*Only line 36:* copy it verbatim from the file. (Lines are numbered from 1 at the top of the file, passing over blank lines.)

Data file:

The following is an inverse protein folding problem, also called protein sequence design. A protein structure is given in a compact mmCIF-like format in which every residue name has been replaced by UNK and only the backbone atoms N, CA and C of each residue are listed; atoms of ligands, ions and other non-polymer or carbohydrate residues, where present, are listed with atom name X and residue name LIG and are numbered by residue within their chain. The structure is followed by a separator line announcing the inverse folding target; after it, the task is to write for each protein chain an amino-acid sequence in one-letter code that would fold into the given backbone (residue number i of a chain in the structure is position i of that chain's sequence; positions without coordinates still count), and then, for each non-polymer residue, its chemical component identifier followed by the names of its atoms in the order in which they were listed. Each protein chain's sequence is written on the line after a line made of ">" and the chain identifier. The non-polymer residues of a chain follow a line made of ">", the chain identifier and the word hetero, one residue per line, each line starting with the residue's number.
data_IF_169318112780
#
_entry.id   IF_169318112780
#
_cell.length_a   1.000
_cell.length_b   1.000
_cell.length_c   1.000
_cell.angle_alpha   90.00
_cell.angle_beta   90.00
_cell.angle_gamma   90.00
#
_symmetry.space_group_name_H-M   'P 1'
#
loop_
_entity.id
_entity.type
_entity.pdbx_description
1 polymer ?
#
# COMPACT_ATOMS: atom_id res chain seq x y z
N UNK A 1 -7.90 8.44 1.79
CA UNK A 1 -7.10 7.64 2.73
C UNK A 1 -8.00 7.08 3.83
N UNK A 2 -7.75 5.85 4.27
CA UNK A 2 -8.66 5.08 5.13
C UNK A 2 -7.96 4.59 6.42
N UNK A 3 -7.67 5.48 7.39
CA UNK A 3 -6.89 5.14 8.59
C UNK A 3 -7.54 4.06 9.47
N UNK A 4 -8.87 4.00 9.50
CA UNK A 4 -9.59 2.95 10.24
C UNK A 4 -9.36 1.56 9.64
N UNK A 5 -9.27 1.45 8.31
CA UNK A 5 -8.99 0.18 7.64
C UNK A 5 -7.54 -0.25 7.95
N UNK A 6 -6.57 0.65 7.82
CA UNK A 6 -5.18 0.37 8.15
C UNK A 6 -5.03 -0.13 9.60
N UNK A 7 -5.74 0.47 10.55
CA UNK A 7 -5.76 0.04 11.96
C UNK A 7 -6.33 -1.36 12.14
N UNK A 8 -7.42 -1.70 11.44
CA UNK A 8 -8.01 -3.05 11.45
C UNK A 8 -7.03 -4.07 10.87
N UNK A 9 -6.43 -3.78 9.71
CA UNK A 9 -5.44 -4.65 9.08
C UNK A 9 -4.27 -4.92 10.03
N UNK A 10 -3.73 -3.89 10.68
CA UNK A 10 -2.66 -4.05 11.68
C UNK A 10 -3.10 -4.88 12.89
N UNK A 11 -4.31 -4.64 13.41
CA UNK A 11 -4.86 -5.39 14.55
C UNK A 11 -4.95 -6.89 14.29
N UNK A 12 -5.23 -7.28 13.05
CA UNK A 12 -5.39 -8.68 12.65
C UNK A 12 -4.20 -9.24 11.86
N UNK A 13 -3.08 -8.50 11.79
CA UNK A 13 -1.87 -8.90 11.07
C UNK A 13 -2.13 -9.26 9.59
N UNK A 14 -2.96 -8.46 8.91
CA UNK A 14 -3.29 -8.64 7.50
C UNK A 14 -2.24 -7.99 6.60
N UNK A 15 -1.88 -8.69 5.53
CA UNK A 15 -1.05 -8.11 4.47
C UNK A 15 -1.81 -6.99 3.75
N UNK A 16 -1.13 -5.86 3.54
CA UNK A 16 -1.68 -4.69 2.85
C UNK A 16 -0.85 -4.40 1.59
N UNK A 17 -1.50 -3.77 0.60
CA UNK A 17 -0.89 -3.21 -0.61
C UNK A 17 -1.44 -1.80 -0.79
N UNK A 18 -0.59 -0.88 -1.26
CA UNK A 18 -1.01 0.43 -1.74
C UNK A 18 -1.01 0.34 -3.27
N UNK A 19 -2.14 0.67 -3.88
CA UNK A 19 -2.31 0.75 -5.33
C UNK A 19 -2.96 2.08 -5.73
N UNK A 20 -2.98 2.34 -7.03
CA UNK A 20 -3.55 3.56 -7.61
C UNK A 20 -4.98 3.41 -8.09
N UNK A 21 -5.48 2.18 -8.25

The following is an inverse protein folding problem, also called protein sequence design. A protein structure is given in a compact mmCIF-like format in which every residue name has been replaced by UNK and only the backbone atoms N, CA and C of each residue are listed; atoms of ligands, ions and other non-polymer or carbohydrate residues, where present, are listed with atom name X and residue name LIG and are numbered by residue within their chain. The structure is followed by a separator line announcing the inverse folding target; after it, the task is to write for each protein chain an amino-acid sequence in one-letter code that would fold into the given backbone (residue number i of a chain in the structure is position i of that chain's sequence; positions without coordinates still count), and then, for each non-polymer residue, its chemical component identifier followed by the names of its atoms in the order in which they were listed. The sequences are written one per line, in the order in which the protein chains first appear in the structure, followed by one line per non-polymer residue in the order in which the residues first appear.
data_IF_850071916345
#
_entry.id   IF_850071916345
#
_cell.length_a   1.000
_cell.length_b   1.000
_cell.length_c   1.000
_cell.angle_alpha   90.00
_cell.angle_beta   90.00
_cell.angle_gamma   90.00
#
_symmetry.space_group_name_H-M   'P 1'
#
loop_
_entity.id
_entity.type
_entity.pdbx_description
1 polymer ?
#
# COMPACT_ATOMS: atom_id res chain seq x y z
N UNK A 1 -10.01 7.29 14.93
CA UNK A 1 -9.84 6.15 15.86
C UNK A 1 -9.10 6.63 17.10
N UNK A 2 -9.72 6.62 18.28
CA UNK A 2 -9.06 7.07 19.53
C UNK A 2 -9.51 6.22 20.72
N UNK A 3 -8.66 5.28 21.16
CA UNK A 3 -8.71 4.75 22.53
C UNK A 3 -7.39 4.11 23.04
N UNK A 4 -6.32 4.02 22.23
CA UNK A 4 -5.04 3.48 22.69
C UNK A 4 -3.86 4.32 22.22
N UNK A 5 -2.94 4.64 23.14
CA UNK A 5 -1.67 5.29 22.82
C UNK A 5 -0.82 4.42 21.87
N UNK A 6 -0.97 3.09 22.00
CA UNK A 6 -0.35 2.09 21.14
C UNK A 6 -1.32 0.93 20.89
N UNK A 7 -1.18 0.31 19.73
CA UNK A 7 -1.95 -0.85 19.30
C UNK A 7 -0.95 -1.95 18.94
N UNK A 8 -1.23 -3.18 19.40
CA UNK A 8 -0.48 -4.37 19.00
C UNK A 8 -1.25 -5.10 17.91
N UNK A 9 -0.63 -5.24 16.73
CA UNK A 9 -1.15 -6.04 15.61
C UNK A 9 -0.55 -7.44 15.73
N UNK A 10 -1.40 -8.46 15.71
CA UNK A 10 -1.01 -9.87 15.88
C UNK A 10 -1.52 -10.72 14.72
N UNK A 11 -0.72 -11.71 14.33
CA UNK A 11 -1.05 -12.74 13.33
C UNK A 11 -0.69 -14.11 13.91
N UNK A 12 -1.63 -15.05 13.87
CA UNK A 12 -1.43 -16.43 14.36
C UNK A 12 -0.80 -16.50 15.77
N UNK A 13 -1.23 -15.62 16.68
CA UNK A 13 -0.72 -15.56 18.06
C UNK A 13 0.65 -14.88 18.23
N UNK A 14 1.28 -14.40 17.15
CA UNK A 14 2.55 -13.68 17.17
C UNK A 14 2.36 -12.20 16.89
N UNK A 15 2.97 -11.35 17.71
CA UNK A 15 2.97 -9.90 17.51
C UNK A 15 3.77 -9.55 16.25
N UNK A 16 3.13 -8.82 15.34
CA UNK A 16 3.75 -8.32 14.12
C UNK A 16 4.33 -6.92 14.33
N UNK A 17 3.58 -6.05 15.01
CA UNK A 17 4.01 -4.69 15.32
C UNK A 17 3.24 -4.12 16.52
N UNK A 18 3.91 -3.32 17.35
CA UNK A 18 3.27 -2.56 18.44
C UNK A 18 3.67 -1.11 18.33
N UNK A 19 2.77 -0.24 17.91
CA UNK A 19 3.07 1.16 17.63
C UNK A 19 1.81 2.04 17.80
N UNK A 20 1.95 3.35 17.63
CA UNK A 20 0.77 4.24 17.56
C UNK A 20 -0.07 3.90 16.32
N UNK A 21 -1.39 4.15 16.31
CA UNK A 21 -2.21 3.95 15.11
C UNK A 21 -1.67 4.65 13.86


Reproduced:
C UNK A 5 -7.54 -0.25 7.95